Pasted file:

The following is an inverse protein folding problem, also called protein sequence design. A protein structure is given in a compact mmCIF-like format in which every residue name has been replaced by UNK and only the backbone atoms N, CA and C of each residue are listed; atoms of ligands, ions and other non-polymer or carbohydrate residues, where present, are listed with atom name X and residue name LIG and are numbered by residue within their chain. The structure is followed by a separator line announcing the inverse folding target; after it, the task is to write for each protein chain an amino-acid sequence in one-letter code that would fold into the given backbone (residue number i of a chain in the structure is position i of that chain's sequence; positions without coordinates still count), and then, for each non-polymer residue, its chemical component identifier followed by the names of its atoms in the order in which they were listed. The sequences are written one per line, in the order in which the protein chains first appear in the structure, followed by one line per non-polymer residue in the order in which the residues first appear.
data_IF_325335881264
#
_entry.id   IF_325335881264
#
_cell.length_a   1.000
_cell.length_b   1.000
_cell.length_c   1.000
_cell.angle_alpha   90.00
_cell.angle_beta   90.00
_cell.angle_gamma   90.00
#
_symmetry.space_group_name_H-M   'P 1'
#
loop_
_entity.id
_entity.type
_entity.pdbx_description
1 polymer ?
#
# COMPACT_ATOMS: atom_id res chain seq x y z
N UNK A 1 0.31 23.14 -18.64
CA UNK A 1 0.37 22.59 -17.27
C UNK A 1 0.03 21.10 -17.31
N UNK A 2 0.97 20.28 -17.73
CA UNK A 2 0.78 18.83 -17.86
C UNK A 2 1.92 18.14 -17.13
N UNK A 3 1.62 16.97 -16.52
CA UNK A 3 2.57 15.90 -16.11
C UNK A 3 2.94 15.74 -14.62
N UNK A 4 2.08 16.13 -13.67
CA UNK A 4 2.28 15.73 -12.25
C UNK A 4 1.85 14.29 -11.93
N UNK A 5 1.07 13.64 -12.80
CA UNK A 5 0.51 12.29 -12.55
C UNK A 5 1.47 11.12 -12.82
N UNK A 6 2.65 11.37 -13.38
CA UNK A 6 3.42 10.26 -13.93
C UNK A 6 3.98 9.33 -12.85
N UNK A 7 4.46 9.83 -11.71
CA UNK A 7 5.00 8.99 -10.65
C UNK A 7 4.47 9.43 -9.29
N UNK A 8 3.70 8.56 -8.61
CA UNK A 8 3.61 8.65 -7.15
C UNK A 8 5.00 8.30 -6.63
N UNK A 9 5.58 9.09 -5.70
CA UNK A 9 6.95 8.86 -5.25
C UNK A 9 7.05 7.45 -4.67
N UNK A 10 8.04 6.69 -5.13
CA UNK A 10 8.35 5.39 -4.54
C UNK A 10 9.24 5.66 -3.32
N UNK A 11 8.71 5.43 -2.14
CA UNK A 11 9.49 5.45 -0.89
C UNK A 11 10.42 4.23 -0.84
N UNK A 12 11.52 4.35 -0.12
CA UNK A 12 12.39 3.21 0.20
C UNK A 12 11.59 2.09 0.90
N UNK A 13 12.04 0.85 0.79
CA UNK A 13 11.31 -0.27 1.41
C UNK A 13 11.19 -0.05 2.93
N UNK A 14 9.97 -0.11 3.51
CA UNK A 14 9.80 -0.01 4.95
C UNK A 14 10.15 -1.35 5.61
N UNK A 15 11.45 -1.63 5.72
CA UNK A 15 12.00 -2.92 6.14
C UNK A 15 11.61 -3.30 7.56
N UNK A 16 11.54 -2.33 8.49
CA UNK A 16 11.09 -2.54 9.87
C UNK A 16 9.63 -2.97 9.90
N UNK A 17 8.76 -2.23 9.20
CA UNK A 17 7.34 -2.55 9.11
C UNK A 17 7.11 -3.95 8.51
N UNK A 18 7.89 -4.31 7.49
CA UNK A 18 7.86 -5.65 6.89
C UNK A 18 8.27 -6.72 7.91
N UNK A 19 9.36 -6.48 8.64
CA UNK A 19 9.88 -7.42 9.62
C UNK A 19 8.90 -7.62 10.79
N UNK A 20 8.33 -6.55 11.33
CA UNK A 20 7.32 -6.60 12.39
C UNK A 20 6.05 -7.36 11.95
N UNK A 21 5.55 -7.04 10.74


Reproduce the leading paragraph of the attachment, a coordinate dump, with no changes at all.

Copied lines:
The following is an inverse protein folding problem, also called protein sequence design. A protein structure is given in a compact mmCIF-like format in which every residue name has been replaced by UNK and only the backbone atoms N, CA and C of each residue are listed; atoms of ligands, ions and other non-polymer or carbohydrate residues, where present, are listed with atom name X and residue name LIG and are numbered by residue within their chain. The structure is followed by a separator line announcing the inverse folding target; after it, the task is to write for each protein chain an amino-acid sequence in one-letter code that would fold into the given backbone (residue number i of a chain in the structure is position i of that chain's sequence; positions without coordinates still count), and then, for each non-polymer residue, its chemical component identifier followed by the names of its atoms in the order in which they were listed. The sequences are written one per line, in the order in which the protein chains first appear in the structure, followed by one line per non-polymer residue in the order in which the residues first appear.